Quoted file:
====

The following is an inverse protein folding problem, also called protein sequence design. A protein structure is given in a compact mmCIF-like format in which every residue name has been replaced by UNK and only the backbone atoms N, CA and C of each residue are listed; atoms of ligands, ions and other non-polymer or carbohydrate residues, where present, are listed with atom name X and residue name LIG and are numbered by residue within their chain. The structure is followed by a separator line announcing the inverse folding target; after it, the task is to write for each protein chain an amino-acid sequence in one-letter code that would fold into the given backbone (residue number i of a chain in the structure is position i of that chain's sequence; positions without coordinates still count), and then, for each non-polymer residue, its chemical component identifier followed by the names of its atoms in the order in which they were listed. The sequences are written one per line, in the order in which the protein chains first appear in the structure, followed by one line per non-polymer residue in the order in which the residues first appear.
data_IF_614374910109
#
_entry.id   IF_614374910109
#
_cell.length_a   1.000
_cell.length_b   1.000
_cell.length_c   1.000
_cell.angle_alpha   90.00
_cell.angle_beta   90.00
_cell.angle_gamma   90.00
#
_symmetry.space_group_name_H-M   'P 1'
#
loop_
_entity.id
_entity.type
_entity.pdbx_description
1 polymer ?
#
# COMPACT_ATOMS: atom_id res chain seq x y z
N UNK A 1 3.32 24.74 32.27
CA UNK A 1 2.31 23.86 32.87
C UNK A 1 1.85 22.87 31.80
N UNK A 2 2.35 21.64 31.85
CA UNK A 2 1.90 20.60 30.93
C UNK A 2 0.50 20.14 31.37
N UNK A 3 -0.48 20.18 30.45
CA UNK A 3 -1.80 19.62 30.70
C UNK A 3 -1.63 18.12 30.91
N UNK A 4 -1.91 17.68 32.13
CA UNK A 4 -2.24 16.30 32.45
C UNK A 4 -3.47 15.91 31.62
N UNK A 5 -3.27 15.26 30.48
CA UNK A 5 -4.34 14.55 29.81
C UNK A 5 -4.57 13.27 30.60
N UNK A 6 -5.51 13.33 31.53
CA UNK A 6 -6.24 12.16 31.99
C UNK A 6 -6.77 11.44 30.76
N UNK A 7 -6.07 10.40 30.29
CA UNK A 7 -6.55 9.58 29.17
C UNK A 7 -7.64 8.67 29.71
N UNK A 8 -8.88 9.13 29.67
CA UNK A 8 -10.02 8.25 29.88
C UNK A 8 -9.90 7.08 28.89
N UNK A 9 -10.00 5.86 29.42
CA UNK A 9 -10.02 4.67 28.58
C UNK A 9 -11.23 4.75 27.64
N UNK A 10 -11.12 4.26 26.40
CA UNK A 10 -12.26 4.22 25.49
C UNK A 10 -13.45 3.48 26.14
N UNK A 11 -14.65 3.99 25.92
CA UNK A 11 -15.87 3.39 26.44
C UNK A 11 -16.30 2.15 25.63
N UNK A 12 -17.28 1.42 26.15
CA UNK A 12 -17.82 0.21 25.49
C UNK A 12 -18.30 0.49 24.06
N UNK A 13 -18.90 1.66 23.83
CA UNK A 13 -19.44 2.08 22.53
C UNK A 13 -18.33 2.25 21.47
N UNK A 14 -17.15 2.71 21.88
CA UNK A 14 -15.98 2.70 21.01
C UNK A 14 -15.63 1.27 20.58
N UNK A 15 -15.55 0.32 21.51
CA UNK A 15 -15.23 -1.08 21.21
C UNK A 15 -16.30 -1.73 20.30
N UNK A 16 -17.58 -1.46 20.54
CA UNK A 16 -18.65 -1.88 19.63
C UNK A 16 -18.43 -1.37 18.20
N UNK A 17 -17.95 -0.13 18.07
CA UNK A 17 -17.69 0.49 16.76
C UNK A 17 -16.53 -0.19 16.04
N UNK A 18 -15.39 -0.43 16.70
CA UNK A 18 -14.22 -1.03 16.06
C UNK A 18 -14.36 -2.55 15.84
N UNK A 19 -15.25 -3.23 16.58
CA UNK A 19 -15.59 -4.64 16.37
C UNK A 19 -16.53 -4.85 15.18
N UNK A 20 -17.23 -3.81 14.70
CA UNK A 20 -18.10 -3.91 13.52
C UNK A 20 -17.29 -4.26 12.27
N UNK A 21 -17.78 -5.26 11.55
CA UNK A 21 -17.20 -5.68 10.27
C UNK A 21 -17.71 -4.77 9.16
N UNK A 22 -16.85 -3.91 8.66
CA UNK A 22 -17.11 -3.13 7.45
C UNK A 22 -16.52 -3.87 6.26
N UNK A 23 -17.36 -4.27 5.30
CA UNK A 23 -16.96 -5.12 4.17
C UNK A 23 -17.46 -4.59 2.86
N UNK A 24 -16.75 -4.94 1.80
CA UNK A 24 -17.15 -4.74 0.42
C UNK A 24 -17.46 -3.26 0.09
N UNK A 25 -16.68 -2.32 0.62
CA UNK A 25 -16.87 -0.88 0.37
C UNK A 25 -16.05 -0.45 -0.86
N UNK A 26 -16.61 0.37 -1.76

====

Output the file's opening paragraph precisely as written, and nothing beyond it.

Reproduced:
The following is an inverse protein folding problem, also called protein sequence design. A protein structure is given in a compact mmCIF-like format in which every residue name has been replaced by UNK and only the backbone atoms N, CA and C of each residue are listed; atoms of ligands, ions and other non-polymer or carbohydrate residues, where present, are listed with atom name X and residue name LIG and are numbered by residue within their chain. The structure is followed by a separator line announcing the inverse folding target; after it, the task is to write for each protein chain an amino-acid sequence in one-letter code that would fold into the given backbone (residue number i of a chain in the structure is position i of that chain's sequence; positions without coordinates still count), and then, for each non-polymer residue, its chemical component identifier followed by the names of its atoms in the order in which they were listed. The sequences are written one per line, in the order in which the protein chains first appear in the structure, followed by one line per non-polymer residue in the order in which the residues first appear.